Somewhere within the halls of Smith and Wesson, I’m sure there’s a vault in which is stored an example of each and every M&P variation ever made. I don’t have to go to Springfield, Massachusetts, to view such a collection because I’m pretty close to having such a collection in my gun safe. My appreciation for the M&P began when I was attending my first NRA pistol instructor course.
I was just learning about pistols at the time and soaking up all the information I could. There was a couple attending the class together, and the wife was shooting an M&P during all the exercises. I asked her why she had picked that gun. She said it was because it had less felt recoil than the other 9mm pistols she had tried. I filed that away as good information — especially when anticipating that I would be helping other shooters find the gun that was just right for them.
At the time, Glock had a considerable portion of the law enforcement handgun market. Close on its heels was Smith and Wesson with its M&P. I came across a police trade-in from Colorado Springs that was a 9mm M&P. The price was attractive, so I bought it. Then I bought an M&P .22 so I would have something economical to practice with.
Not long after those acquisitions, I bought a Viking Tactical version of the M&P in 9mm thinking it would be my carry gun. However, I’ve done several mods to that gun including replacing the trigger and the barrel, so carrying it for self-defense is probably not a good idea. A prosecuting attorney could make those mods the basis of a case against me in the event I was forced to use the pistol for self-defense. That’s a discussion that needs to take place elsewhere — perhaps in the comments.
When police departments across the land started trading in their .40 caliber pistols for 9mms, I picked up a few of those trade-ins with stampings on the slides identifying them as being from Atlanta, Detroit, Vermont, and West Palm Beach. These are the guns that live in our truck consoles and bedside tables. Somewhere along the way, I bought a compact version of the M&P in .22.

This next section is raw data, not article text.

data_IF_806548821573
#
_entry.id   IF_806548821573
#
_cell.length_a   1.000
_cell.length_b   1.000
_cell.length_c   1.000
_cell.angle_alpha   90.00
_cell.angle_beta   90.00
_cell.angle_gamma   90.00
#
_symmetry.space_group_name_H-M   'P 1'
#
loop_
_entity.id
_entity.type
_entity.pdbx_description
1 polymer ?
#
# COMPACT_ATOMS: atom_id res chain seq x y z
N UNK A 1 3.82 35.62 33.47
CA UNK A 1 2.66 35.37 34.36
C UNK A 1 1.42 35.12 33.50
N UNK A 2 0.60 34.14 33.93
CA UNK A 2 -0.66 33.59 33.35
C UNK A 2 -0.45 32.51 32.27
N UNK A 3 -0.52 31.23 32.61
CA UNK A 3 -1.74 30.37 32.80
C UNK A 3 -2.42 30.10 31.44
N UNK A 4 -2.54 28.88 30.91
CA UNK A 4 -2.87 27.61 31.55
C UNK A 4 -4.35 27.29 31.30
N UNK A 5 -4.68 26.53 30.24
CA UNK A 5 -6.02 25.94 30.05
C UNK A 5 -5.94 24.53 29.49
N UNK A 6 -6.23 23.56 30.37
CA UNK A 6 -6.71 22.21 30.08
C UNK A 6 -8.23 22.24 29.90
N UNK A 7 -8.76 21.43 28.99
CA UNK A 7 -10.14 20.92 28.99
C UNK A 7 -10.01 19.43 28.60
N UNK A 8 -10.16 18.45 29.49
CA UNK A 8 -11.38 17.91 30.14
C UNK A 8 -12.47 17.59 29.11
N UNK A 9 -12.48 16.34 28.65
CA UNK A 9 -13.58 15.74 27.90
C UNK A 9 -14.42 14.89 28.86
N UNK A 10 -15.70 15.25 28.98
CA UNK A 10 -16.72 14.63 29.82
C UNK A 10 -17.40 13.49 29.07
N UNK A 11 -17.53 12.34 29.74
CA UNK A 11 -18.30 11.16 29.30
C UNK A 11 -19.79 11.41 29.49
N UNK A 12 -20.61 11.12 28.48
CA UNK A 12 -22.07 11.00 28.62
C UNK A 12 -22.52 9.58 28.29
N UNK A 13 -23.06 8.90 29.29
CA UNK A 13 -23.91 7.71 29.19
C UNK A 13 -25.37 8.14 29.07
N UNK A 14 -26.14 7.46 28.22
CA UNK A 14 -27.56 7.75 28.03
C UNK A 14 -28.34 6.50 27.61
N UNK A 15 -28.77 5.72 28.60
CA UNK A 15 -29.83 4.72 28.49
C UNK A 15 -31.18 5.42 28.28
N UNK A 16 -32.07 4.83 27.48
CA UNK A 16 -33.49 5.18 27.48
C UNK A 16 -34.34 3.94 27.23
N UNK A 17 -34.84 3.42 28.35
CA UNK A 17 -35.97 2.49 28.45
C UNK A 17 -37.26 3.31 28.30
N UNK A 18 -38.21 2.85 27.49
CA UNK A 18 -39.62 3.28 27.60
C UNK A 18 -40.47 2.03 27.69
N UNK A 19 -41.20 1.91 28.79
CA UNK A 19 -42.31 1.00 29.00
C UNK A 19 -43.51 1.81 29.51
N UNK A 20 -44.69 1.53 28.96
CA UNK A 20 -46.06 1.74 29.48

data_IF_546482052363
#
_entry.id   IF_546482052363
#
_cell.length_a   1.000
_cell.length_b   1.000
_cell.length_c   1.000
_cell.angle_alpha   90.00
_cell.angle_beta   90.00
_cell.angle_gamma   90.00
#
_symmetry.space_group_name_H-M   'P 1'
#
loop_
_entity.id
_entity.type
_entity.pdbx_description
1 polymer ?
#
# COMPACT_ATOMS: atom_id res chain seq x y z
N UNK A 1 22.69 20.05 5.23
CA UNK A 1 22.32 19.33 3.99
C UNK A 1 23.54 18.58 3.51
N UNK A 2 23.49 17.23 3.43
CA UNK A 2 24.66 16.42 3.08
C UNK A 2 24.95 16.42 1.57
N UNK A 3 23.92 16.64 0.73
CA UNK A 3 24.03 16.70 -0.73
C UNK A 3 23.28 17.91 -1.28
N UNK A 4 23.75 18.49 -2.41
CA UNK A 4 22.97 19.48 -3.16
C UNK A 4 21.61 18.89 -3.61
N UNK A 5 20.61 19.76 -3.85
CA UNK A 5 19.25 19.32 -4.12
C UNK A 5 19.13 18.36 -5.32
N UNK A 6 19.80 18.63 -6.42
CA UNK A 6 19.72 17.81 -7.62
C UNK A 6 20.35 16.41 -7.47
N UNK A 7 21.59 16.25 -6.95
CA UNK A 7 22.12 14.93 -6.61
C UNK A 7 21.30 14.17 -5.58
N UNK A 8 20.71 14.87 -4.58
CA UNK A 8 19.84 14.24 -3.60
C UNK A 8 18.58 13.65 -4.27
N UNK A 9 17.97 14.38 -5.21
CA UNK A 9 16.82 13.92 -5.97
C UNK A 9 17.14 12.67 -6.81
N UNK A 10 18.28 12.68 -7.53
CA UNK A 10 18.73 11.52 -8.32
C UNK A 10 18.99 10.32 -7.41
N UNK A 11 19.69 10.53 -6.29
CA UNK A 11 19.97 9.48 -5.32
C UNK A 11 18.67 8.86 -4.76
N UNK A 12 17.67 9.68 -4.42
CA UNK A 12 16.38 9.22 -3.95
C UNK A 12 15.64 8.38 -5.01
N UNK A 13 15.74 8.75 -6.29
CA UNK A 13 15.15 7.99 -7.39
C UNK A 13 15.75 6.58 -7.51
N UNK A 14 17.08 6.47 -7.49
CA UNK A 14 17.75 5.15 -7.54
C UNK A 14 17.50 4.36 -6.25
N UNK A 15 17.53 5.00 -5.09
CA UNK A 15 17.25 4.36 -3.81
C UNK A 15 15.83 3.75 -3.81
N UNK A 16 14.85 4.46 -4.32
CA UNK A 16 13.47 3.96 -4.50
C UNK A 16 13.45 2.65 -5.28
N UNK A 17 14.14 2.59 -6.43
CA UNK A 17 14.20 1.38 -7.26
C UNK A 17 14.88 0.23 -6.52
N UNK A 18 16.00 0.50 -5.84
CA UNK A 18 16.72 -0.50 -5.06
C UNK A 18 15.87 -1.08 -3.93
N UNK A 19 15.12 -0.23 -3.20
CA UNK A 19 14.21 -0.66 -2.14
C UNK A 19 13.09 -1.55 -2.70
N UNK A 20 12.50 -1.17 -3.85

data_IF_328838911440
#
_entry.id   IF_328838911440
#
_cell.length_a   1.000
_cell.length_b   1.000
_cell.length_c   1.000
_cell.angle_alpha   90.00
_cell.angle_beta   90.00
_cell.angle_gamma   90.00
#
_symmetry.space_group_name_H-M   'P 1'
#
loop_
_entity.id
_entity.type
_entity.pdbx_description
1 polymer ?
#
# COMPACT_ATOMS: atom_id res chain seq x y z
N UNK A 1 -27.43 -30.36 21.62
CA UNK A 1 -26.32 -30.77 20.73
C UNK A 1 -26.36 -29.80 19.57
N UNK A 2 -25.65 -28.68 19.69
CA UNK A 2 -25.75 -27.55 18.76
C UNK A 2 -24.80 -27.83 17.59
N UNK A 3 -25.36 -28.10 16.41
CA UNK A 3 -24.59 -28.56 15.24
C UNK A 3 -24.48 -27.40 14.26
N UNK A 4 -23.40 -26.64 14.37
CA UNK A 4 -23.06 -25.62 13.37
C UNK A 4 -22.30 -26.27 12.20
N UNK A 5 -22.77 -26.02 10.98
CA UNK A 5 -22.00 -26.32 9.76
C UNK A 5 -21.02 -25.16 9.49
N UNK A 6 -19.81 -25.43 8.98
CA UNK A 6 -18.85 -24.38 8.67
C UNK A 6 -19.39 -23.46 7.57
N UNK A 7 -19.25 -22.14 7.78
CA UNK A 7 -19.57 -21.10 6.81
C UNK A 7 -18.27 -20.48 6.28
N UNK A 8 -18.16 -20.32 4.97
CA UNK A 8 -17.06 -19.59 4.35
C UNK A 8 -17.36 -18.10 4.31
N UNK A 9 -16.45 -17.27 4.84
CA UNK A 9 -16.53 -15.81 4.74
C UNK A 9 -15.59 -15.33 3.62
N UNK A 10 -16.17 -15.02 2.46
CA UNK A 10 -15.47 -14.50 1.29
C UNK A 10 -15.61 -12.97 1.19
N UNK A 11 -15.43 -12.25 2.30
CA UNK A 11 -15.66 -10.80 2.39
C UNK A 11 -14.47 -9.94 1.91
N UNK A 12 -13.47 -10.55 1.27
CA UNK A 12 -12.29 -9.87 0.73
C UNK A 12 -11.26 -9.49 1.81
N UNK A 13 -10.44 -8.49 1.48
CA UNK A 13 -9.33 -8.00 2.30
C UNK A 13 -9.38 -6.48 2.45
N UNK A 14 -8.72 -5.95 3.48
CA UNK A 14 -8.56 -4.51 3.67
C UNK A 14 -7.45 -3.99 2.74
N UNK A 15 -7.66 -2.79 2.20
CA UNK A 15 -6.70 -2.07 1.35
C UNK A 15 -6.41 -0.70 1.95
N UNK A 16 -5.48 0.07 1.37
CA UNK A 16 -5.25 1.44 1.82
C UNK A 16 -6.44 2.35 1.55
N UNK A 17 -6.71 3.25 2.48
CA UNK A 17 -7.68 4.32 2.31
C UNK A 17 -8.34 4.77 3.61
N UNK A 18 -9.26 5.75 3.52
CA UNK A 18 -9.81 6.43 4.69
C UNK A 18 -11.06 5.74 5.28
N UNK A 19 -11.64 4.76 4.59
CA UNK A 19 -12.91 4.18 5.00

A writing project netted me a Performance Center Ported C.O.R.E. 2.0. Are you getting the picture that I’m a fan? I knew Smith and Wesson’s latest M&P had a metal frame, flat-face trigger, and that it was optics-ready with a capacity of 17+1. What I didn’t expect was to open the box and immediately have a new favorite pistol because of how darn good-looking it is.
M&P 2.0 Metal Features
The specs call it two-tone. It’s actually a shiny gray color it calls Tungsten Gray accented with black trimmings and etchings. It came in a box with two magazines and a total of four interchangeable palm swell inserts. The grip inserts are black with a fairly aggressive texture that is matched on the frontstrap.
The M&P is a striker-fired pistol that (in this model) weighs 30 ounces. It is 7.4 inches long and 5.5 inches high. The barrel measures 4.25 inches. That barrel is constructed from stainless steel with an Armornite finish. It has a right-hand 1 in 10-inch twist. Armornite is a hardened nitride finish that provides enhanced corrosion resistance, greatly improved wear resistance, decreased surface roughness, reduced light reflection, and increased surface lubricity.
The frame is made from 7075-T6 aluminum, and the slide is made from stainless steel. Both are treated with a Tungsten Gray Cerakote finish that, as I mentioned before, is extremely attractive. There is no thumb safety, and I don’t believe S&W is offering a model with one at this time. The sights are steel with white dots — one in front and two in the rear. The slide is cut for optics, and the gun ships with adapters that should practically handle any red dot sight on the market. A loaded-chamber indicator exists in the form of a small window at the back of the ejection port.